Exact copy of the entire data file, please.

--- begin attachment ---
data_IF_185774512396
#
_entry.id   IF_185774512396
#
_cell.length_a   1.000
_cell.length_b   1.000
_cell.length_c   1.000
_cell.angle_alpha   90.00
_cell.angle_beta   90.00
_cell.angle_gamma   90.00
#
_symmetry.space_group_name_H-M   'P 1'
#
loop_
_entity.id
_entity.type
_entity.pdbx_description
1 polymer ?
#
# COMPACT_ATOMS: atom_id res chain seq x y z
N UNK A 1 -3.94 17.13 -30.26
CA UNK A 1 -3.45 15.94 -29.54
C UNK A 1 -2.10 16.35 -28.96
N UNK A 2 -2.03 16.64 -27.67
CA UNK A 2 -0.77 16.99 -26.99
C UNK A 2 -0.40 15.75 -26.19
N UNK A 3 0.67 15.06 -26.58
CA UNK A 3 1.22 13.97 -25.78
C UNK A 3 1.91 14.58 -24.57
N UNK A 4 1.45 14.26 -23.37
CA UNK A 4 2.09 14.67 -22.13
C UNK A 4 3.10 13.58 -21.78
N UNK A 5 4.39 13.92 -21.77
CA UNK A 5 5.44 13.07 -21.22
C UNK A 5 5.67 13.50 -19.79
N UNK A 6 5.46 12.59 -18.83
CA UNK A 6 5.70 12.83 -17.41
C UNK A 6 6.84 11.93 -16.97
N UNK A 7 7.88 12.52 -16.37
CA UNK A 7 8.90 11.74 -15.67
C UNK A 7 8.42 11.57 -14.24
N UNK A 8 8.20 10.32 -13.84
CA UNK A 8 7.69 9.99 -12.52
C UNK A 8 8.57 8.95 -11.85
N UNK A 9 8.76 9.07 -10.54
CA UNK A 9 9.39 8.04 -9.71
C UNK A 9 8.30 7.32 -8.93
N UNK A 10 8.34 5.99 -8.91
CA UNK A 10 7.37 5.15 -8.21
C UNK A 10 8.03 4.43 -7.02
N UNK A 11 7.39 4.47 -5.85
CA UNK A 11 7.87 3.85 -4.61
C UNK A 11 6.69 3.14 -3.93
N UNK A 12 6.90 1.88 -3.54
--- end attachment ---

data_IF_185774512396
#
_entry.id   IF_185774512396
#
_cell.length_a   1.000
_cell.length_b   1.000
_cell.length_c   1.000
_cell.angle_alpha   90.00
_cell.angle_beta   90.00
_cell.angle_gamma   90.00
#
_symmetry.space_group_name_H-M   'P 1'
#
loop_
_entity.id
_entity.type
_entity.pdbx_description
1 polymer ?
#
# COMPACT_ATOMS: atom_id res chain seq x y z
N UNK A 1 -3.94 17.13 -30.26
CA UNK A 1 -3.45 15.94 -29.54
C UNK A 1 -2.10 16.35 -28.96
N UNK A 2 -2.03 16.64 -27.67
CA UNK A 2 -0.77 16.99 -26.99
C UNK A 2 -0.40 15.75 -26.19
N UNK A 3 0.67 15.06 -26.58
CA UNK A 3 1.22 13.97 -25.78
C UNK A 3 1.91 14.58 -24.57
N UNK A 4 1.45 14.26 -23.37
CA UNK A 4 2.09 14.67 -22.13
C UNK A 4 3.10 13.58 -21.78
N UNK A 5 4.39 13.92 -21.77
CA UNK A 5 5.44 13.07 -21.22
C UNK A 5 5.67 13.50 -19.79
N UNK A 6 5.46 12.59 -18.83
CA UNK A 6 5.70 12.83 -17.41
C UNK A 6 6.84 11.93 -16.97
N UNK A 7 7.88 12.52 -16.37
CA UNK A 7 8.90 11.74 -15.67
C UNK A 7 8.42 11.57 -14.24
N UNK A 8 8.20 10.32 -13.84
CA UNK A 8 7.69 9.99 -12.52
C UNK A 8 8.57 8.95 -11.85
N UNK A 9 8.76 9.07 -10.54
CA UNK A 9 9.39 8.04 -9.71
C UNK A 9 8.30 7.32 -8.93
N UNK A 10 8.34 5.99 -8.91
CA UNK A 10 7.37 5.15 -8.21
C UNK A 10 8.03 4.43 -7.02
N UNK A 11 7.39 4.47 -5.85
CA UNK A 11 7.87 3.85 -4.61
C UNK A 11 6.69 3.14 -3.93
N UNK A 12 6.90 1.88 -3.54